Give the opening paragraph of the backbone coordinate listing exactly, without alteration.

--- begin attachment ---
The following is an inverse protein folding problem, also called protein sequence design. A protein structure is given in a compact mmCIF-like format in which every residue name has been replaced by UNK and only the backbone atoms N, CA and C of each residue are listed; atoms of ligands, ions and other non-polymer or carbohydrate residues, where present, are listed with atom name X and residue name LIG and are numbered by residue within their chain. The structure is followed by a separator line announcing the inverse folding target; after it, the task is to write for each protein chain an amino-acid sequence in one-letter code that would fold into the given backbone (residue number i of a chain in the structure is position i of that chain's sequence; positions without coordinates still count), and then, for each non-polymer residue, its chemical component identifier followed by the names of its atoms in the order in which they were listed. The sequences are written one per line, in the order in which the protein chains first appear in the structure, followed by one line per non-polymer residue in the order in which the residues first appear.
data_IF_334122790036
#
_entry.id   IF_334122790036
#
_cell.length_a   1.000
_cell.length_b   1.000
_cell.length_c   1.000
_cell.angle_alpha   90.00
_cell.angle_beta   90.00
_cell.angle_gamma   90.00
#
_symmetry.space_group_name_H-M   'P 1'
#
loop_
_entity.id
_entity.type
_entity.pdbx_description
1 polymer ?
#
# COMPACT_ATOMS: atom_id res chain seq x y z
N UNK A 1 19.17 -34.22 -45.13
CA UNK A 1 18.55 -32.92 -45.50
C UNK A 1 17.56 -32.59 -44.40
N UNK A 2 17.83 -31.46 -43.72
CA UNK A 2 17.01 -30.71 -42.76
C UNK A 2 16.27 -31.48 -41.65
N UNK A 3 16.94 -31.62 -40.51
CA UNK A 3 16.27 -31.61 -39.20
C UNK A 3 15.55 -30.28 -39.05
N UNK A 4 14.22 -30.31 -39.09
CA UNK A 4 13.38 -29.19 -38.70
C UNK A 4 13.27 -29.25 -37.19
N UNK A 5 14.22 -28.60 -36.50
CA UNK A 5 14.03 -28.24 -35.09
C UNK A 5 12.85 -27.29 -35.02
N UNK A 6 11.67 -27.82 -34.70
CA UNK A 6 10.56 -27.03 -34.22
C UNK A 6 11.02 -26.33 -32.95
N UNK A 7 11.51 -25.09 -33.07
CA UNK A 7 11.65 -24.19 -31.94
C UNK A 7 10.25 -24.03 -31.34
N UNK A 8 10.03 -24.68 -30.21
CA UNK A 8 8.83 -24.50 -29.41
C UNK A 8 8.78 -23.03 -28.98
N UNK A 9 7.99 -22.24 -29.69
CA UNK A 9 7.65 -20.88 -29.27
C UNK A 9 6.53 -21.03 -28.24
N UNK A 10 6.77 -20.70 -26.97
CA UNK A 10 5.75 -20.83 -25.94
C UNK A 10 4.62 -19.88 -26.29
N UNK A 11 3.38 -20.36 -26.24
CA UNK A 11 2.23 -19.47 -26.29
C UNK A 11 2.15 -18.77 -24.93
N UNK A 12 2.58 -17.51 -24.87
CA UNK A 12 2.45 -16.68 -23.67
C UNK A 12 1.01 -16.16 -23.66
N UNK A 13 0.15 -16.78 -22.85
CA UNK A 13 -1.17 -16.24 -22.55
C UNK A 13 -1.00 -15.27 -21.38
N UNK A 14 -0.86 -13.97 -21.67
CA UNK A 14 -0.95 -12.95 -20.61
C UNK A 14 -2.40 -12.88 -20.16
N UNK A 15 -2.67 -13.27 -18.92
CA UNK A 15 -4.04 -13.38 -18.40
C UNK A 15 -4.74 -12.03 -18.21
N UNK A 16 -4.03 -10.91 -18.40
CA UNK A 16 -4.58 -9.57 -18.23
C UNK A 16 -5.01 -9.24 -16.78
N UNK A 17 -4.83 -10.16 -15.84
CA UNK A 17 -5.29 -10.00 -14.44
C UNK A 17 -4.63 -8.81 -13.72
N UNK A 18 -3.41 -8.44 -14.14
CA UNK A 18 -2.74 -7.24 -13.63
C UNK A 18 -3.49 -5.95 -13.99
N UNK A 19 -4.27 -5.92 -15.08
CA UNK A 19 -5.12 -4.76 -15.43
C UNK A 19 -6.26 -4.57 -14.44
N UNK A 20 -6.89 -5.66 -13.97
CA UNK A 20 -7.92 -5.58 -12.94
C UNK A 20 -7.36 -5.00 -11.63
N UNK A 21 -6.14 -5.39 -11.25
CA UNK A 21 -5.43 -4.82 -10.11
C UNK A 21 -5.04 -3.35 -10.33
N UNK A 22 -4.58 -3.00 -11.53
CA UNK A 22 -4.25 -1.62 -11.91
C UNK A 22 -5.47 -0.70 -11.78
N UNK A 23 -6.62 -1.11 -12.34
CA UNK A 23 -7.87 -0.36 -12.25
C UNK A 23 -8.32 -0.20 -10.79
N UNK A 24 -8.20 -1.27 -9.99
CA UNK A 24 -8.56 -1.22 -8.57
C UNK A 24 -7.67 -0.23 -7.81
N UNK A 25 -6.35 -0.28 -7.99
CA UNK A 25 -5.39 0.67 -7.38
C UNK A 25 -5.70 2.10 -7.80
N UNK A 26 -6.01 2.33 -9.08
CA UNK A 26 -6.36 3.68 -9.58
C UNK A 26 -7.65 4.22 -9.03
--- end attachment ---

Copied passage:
The following is an inverse protein folding problem, also called protein sequence design. A protein structure is given in a compact mmCIF-like format in which every residue name has been replaced by UNK and only the backbone atoms N, CA and C of each residue are listed; atoms of ligands, ions and other non-polymer or carbohydrate residues, where present, are listed with atom name X and residue name LIG and are numbered by residue within their chain. The structure is followed by a separator line announcing the inverse folding target; after it, the task is to write for each protein chain an amino-acid sequence in one-letter code that would fold into the given backbone (residue number i of a chain in the structure is position i of that chain's sequence; positions without coordinates still count), and then, for each non-polymer residue, its chemical component identifier followed by the names of its atoms in the order in which they were listed. The sequences are written one per line, in the order in which the protein chains first appear in the structure, followed by one line per non-polymer residue in the order in which the residues first appear.